NobuhiroWatsuki is the Japanese creator of several popular historical period manga series including the samurai drama Rurouni Kenshin (1994-1999), which has been listed among the top twenty best selling manga of all time. Born in 1970, Watsuki’s career development as a shōnen or boy’s manga artist exemplifies many aspects of the production, publishing and stylistic trends representative of the manga industry in 1990s Japan. Opportunities arising from publisher sponsored talent spotting contests and mentorship roles as well as adoption of the publishing format known as “one shot” manga – the creation of short, self-contained stories published in a single issue of a manga magazine – all boosted the establishment of Watsuki’s industry profile and popularity as a manga artist. Mixing together different genres such as action, romance and the supernatural while graphically combining visual influences that include Marvel comics and arcade-style fighting video games, Watsuki’s storylines and characters have consistently captured a broad adolescent readership.

Watsuki’s first publication, published while in high school, was the result of winning WeeklyShōnen Jump’s Hop Step award which targets new artistic talent. Beginning his career as an assistant illustrator to Takeshi Obata, creator of the manga series Death Note (2003), Watsuki would go on to mentor the development of other manga artists, such as EiichiroOda, creator of One Piece (1997). And his use of the “one-shot” publishing format launched the popular appeal of RurouniKenshin and Embalming: Another Tale of Frankenstein (2007).

Most of Watsuki’s manga series utilize highly recognizable historical periods from nineteenth century Japan, Europe and the United States as iconic imagery for settings and character design while adapting main characters from historical and fictional sources. Rurouni Kenshin, first serialized in the manga magazine Weekly Shōnen Jump, is set during Japan’s Meiji period, with the titular character, a former assassin who has renounced killing, is partly modeled on an actual samurai assassin. Emblaming: Another Tale of Frankenstein, serialized in the manga monthly Jump SQ, is set in Europe in the 1880s, with the character of Victor Frankenstein from Mary Shelley’s novel Frankenstein: or, The Modern Prometheus (1818) depicted as a real scientist, and the rediscovery of his scientific legacy of resurrecting living humans from corpses has left Europe populated with Frankensteinian monsters. In Gun Blaze West (2001), a short-lived series first published in Weekly Shōnen Jump, adolescent gunfighters in nineteenth century United States undertake a dangerous quest to locate a fabled city inhabited by famous gunslingers.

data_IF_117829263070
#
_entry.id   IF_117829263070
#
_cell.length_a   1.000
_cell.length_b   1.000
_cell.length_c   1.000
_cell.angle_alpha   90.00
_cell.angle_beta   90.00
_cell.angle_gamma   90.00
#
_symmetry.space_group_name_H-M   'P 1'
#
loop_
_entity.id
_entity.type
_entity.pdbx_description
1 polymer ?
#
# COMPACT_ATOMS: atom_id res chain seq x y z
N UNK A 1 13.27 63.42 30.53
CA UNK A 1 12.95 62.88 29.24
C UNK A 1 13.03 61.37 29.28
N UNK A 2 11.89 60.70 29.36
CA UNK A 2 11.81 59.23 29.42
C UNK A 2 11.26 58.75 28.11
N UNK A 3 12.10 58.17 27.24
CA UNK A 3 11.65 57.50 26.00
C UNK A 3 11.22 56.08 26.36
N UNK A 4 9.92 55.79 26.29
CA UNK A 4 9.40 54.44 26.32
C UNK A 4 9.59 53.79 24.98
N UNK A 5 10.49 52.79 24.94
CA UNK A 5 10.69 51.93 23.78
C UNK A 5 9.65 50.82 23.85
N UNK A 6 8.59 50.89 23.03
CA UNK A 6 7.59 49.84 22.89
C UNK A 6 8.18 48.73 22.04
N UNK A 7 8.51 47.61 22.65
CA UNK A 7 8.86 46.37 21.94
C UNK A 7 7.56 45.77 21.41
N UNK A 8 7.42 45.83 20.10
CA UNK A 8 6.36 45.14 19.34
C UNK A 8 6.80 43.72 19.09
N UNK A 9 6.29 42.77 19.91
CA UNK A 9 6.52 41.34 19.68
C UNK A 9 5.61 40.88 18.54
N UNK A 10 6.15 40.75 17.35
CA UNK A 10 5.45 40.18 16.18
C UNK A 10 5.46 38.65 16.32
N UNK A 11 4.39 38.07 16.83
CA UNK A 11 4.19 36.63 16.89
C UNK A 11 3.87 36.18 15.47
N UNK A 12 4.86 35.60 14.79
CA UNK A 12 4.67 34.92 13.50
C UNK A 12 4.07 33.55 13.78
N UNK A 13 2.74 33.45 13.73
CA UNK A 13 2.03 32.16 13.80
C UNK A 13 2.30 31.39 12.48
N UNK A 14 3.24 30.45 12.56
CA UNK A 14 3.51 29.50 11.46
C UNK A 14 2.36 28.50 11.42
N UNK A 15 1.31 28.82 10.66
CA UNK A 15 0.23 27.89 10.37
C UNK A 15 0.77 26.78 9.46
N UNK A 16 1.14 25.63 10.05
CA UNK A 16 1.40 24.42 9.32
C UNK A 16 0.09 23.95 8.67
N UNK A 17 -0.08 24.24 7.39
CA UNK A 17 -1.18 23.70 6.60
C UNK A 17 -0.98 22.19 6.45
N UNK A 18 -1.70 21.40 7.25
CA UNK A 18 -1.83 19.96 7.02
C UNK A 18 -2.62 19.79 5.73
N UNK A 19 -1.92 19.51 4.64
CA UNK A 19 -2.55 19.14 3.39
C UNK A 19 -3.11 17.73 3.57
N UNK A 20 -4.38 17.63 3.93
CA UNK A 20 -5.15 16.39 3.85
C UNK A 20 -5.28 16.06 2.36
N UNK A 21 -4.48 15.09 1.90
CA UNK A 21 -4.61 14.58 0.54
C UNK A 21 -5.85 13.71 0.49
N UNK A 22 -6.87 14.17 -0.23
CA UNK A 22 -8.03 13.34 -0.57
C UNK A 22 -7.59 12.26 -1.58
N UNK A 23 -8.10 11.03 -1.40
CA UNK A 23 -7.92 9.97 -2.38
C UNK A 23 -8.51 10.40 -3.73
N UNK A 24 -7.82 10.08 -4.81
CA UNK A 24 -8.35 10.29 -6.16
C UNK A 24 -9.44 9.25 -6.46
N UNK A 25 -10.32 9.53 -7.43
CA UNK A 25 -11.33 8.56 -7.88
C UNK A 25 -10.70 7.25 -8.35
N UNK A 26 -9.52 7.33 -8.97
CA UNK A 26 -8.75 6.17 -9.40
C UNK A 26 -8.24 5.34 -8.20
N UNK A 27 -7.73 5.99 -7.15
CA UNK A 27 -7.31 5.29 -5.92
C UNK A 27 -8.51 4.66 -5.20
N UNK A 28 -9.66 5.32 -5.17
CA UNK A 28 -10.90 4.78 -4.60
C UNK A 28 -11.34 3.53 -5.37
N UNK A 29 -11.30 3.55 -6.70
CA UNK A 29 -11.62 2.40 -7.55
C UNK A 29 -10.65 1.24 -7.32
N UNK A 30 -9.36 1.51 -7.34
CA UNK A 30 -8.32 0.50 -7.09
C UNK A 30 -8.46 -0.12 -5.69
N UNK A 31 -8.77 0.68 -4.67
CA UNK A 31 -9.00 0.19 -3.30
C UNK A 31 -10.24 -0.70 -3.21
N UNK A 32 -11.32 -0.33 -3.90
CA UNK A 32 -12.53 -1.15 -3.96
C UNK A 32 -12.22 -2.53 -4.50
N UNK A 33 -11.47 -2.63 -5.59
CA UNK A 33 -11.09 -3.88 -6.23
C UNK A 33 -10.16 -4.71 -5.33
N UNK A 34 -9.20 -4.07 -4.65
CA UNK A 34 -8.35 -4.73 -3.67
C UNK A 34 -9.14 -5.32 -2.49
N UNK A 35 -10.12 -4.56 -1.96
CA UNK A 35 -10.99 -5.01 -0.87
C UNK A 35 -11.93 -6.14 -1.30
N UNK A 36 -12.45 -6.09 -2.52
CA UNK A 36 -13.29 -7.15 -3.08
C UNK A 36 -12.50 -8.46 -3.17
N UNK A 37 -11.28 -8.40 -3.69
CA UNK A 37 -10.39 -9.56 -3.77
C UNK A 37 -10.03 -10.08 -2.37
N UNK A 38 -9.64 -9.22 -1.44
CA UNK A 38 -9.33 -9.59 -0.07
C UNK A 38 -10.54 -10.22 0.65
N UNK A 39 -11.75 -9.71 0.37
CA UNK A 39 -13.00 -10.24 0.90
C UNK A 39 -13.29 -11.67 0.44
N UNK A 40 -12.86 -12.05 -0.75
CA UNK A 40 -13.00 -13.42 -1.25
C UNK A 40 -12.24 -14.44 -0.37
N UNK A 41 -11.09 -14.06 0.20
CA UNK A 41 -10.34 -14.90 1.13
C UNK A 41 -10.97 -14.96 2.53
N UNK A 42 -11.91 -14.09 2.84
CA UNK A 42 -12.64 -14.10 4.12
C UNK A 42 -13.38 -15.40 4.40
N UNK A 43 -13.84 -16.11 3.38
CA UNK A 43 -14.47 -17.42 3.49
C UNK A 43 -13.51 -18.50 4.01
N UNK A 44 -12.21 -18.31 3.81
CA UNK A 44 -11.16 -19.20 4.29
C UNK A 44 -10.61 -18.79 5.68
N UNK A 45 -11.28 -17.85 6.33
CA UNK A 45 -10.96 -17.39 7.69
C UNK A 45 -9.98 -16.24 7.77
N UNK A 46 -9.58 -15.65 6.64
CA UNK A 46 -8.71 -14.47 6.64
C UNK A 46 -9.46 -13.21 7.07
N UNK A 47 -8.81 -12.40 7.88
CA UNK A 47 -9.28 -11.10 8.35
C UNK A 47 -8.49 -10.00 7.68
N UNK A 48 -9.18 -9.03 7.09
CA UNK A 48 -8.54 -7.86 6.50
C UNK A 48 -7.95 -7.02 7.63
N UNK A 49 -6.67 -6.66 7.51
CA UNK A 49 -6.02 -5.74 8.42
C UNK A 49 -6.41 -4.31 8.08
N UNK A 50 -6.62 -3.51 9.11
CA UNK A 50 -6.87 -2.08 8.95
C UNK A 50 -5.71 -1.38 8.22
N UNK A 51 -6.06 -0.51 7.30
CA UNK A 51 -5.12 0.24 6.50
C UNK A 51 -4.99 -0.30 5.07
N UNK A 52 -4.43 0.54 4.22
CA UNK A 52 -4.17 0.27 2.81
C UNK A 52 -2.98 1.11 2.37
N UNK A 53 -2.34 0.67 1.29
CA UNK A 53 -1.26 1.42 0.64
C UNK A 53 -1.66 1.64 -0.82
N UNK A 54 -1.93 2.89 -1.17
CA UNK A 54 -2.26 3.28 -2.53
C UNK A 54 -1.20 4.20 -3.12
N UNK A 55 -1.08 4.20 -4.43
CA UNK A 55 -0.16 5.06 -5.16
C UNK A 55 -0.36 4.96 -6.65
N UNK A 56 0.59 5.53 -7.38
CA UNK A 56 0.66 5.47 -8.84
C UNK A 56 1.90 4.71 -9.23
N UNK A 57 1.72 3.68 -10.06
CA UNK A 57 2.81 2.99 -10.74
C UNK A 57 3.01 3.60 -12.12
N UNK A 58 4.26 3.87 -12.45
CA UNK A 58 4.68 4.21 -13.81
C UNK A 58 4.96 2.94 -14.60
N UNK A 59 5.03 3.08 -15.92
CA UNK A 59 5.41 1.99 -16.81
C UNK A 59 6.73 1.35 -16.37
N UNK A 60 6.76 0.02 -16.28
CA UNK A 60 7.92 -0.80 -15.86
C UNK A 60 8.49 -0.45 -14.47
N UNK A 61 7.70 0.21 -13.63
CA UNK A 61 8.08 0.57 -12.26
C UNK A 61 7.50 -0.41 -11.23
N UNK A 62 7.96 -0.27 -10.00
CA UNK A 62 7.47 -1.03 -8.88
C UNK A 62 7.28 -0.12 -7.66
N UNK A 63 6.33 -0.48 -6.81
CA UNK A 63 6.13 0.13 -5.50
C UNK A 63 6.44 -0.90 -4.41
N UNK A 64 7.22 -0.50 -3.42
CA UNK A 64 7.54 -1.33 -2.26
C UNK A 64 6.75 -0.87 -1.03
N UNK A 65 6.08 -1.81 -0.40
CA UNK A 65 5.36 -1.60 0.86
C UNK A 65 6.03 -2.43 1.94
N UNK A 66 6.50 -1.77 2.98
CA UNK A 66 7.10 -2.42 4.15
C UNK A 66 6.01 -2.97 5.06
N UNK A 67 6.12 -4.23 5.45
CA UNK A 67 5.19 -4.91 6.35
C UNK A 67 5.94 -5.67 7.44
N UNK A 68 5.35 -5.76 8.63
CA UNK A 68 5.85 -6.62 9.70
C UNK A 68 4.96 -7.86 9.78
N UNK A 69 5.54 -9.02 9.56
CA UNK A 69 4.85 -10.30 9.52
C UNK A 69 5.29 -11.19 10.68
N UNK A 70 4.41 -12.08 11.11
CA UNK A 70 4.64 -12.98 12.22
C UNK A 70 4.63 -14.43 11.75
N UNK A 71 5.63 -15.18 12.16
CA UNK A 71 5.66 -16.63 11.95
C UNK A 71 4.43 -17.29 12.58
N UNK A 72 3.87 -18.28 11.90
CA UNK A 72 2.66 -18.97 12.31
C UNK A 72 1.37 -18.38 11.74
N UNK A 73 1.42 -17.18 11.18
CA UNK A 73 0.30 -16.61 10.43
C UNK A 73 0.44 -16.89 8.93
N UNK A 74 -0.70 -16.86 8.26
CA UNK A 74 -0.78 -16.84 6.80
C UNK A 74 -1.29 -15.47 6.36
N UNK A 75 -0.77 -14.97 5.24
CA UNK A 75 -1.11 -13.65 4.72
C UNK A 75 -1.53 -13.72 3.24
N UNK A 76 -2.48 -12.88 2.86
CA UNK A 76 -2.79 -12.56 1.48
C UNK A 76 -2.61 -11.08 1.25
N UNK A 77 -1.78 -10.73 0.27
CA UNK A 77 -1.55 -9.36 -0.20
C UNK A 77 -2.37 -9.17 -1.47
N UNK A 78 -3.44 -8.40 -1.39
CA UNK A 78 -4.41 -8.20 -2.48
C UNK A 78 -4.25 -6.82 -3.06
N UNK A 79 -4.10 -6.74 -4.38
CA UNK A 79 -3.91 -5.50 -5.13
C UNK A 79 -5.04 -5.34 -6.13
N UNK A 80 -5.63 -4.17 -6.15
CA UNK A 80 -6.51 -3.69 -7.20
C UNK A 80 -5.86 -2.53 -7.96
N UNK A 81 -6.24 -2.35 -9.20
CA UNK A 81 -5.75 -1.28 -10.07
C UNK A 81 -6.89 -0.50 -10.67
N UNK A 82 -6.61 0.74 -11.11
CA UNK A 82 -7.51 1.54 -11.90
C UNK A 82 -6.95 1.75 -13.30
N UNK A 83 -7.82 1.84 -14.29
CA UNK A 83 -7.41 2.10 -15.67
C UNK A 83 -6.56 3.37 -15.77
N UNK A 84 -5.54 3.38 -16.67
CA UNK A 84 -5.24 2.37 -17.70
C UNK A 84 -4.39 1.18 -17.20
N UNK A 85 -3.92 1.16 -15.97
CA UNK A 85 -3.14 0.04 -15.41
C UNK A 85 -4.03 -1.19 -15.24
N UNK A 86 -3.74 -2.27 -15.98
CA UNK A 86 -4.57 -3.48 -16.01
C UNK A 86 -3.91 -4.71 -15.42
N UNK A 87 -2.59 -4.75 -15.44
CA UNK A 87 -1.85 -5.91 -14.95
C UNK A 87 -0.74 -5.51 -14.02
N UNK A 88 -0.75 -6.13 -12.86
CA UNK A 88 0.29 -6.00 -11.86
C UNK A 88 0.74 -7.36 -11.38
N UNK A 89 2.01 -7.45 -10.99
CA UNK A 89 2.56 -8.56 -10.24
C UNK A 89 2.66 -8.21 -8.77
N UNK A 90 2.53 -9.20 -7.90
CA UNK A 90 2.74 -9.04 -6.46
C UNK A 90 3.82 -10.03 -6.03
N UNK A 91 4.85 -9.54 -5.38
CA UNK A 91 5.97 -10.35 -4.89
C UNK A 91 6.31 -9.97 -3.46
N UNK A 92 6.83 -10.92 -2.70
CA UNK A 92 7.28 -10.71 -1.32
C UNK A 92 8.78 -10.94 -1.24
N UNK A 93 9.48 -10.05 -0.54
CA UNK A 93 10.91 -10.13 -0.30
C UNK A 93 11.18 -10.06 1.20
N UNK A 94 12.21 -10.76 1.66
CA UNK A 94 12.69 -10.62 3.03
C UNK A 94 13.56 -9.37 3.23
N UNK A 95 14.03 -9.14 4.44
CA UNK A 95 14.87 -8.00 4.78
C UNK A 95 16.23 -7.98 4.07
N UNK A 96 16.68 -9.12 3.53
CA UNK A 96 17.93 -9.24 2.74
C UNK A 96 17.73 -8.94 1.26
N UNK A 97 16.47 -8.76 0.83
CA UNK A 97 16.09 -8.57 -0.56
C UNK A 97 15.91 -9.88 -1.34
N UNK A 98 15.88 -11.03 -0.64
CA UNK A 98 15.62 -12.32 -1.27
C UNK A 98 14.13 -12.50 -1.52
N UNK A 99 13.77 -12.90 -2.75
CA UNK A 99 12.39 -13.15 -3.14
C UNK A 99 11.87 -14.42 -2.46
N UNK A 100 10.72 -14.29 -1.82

In terms of merchandising, Watsuki’s series typify the impact of manga licensing on both Japanese and international markets. Rurouni Kenshin and Buso Renkin (2003), Watsuki’s second most popular series, have been franchised across multiple media formats including video games, anime television series, music CDs, and novels, while Rurouni Kenshin has been adapted into live action films. The box office success in the Philippines of the film version of Rurouni Kenshin and its sequels represent twenty years of international popularity of a series that has been credited with the resurgence of the French manga market in 1999, as well as listings in USA Today’s Top 150 Best Selling Books in 2004 and 2005 and The New York Times Best Seller manga lists in 2014.

Mio Bryce and Jason Davis

Further Reading

  • Bryce, Mio, and Davis, Jason.“An Overview of Manga Genres.”InManga: An Anthology of Global Perspectives, edited by Toni Johnson-Wood, 34-61. New York: Continuum, 2010. Print.
  • McCarthy, Helen. 500 Essential Anime Movies.The Ultimate Guide. Lewes: Ilex, 2009. Print.
  • Richmond, Simon. The Rough Guide to Anime. London: Rough Guides, 2009. Print.
  • Rosenbaum, Roman, ed. Manga and the Representation of Japanese History. New York: Routledge, 2013. Print.
  • Yadao, Jason S. The Rough Guide to Manga. London: Rough Guides, 2009. Print.